Hi, I’m Jason Voorhees. Most of you know me as the antagonist in the popular Friday the 13th horror film franchise in which I haunt Camp Crystal Lake and butcher hyper-sexualized teenagers.

I’m here today to tell you that my actions were wrong and I’d like to explain why.

In the past, I’ve often seen my filmed adventures as light-hearted romps, morality tales about the dangers of smoking marijuana and having sex at too early an age. But a realization has sliced through me like a machete through a teenager on her prom night: I’ve played a large role in reinforcing and normalizing sexist and misogynistic tropes.

Now, I’m nothing if not an active citizen of the world. I’ve been greatly encouraged by the recent activism shining a light on a culture that takes advantage of women’s bodies.

In my research, I’ve come across some readings on the “the male gaze” in horror movies. In her book, Visual Pleasure and Narrative Cinema, feminist film critic Laura Mulvey explains that the male gaze denotes how women are “still tied to [their] place as the bearer of meaning, not the maker of meaning.” She explains that female characters act as symbolic objects to be taken advantage of by both male characters and film viewers.

That really opened the eye holes of my hockey goalie mask and made me angry — and not just because I was drowned in a lake as a child and cursed to exist in a state between life and death.

Now, I don’t normally read manifestos that aren’t scrawled in blood, but I gave Mary Beard’s Women & Power: A Manifesto a chance. In it, she reminds us that, “When it comes to silencing women, Western culture has had thousands of years of practice.” Doesn’t that cut right to the pulsating, bleeding heart of the issue?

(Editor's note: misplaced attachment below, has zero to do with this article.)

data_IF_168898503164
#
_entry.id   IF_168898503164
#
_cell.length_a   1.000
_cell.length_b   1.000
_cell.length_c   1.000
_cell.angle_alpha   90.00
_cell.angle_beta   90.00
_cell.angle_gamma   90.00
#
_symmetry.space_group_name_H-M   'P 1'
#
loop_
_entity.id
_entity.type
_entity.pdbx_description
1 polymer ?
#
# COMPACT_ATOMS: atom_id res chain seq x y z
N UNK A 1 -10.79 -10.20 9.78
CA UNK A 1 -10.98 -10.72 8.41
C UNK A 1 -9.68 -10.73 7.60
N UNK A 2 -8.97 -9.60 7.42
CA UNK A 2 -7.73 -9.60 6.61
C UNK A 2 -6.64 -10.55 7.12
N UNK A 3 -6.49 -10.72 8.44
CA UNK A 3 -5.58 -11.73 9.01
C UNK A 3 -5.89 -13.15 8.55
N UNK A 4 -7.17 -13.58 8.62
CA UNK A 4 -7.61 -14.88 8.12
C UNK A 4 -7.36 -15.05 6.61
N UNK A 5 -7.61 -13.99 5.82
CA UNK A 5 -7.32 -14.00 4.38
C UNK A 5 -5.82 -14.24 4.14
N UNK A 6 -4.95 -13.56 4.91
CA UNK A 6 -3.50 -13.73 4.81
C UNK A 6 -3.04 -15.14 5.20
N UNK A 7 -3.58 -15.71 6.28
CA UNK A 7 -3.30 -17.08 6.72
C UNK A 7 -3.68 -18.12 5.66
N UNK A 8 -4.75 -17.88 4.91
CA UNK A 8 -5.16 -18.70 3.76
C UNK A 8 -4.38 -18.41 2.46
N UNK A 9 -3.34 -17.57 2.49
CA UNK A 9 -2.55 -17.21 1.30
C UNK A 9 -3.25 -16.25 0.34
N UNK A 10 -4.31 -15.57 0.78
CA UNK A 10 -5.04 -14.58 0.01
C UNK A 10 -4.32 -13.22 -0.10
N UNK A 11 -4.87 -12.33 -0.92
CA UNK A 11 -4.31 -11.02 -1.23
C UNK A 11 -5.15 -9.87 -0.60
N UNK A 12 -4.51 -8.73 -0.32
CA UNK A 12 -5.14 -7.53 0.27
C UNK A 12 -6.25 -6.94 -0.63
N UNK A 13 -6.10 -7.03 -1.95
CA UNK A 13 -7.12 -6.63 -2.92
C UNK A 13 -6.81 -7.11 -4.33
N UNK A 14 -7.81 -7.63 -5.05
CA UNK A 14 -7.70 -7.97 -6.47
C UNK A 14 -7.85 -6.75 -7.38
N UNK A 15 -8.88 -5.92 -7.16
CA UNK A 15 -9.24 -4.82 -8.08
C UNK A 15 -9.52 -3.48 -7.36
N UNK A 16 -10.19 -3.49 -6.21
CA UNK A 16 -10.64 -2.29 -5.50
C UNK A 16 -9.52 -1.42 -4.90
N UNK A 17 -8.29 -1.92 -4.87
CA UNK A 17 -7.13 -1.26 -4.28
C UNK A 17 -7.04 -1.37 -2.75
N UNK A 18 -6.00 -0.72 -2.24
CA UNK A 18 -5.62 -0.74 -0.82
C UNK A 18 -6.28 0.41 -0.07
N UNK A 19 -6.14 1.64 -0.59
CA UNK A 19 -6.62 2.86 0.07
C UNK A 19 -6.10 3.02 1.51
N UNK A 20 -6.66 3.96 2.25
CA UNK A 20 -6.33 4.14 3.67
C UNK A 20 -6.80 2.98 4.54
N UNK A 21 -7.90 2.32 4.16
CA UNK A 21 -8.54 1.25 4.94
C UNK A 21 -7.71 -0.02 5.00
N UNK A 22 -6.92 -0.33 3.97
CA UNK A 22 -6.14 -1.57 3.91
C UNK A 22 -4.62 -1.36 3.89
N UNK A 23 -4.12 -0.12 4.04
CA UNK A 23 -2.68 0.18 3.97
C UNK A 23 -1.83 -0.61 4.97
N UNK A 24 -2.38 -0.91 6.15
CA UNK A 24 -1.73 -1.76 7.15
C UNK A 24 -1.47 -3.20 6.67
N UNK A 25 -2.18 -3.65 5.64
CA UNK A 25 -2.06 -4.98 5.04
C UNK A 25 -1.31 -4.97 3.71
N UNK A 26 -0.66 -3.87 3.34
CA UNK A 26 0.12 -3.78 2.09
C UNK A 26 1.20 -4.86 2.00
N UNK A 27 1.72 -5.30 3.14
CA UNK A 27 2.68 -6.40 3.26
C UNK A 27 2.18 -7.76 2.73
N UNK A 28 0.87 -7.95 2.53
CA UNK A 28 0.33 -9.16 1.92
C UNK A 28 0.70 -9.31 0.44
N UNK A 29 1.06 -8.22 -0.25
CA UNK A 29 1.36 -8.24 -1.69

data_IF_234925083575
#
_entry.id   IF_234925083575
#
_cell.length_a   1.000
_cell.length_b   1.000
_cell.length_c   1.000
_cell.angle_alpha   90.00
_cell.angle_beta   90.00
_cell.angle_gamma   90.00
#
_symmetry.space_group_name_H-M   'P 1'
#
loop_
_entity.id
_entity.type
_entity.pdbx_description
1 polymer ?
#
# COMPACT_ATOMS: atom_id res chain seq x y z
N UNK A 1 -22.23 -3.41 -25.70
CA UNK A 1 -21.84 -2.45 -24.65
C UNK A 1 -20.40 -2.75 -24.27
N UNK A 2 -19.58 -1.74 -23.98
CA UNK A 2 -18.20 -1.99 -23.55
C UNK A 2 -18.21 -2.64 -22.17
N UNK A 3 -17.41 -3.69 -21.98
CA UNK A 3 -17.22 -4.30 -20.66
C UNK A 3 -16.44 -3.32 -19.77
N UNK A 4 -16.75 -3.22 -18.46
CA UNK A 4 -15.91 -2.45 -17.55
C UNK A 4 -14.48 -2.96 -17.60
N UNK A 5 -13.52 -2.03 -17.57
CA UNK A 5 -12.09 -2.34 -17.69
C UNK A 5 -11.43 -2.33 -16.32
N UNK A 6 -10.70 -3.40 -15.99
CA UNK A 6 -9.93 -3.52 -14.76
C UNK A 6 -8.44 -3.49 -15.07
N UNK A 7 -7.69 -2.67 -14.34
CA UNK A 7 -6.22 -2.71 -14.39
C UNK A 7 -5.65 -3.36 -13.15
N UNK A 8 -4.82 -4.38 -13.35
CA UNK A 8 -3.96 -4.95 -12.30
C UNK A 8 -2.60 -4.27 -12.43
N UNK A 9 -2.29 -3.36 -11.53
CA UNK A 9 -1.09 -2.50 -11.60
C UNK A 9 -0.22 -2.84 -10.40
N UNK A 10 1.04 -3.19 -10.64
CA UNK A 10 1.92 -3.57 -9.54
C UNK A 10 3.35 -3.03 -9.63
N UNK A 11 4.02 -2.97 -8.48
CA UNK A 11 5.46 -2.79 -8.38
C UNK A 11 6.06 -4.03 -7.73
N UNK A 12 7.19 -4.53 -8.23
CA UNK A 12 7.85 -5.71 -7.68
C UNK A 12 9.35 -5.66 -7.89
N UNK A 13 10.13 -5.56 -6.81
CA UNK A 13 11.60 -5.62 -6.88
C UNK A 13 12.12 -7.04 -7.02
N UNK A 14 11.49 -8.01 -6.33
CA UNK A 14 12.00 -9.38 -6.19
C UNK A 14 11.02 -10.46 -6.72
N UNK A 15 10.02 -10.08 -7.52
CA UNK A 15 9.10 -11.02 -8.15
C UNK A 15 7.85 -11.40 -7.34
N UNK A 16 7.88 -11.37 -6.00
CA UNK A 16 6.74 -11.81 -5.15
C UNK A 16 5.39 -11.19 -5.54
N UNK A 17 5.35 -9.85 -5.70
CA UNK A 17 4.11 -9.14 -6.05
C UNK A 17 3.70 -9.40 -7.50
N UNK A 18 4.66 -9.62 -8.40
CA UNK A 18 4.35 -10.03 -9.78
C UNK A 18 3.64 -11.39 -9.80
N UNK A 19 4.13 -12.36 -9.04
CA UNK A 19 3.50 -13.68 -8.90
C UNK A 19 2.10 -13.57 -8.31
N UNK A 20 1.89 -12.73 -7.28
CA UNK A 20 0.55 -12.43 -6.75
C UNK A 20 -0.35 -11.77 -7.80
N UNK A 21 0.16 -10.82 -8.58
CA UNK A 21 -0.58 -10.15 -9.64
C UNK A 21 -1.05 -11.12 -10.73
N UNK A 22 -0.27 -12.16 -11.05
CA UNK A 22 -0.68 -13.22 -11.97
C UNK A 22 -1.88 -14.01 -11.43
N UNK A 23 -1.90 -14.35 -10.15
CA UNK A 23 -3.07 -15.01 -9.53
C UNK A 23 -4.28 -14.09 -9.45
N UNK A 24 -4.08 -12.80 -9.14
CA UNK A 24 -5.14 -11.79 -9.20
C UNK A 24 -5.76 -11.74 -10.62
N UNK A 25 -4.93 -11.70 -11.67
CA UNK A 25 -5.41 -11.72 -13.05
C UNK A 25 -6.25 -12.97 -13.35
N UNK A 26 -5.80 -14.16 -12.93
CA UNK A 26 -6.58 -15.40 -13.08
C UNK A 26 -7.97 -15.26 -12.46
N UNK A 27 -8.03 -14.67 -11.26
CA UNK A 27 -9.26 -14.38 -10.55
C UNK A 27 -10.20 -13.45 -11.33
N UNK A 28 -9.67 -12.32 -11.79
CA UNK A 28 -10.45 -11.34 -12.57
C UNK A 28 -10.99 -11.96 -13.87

I’m embarrassed to admit that I’ve never once asked a female victim why she’s come to Camp Crystal Lake. Possibly as an escape from a high-stress corporate job where men talk over her in board meetings? Or from years and years of being objectified by the male-dominated norms of popular culture? I’ll never know.

I’d also be remissed if I didn’t speak to intersectionality. No, I don’t mean carving a woman into sections by detaching her arms from her torso; I mean analyzing how women of color are silenced. As bell hooks writes, “Masses of people are concerned about violence but resolutely refuse to link that violence to patriarchal thinking or male domination.” As a white, decaying man, I look forward to learning more from authors of color so I can attack the issue of race.

So, with all that said, I am vowing to make some changes. While I am known for my trademark hockey mask, I hope you will support me in taking the mask off toxic masculinity. Thus I promise to represent both men and women equally in my future massacres. I will base these killings not on their sexual impropriety, but on their intellectual vigor and content of character. Additionally, I will refrain from surprising female characters in sheds where they may feel overly pressured into being mutilated. I also plan to sit down with Freddy Krueger and let him know that he is not entitled to the dreamworlds of others, and will form a feminist book club with Michael Myers and Leatherface.

Finally, and perhaps most exciting of all, I’ve been accepted to the Women’s Studies program at Vassar. So the only place I’ll be stalking this fall will be the halls of knowledge!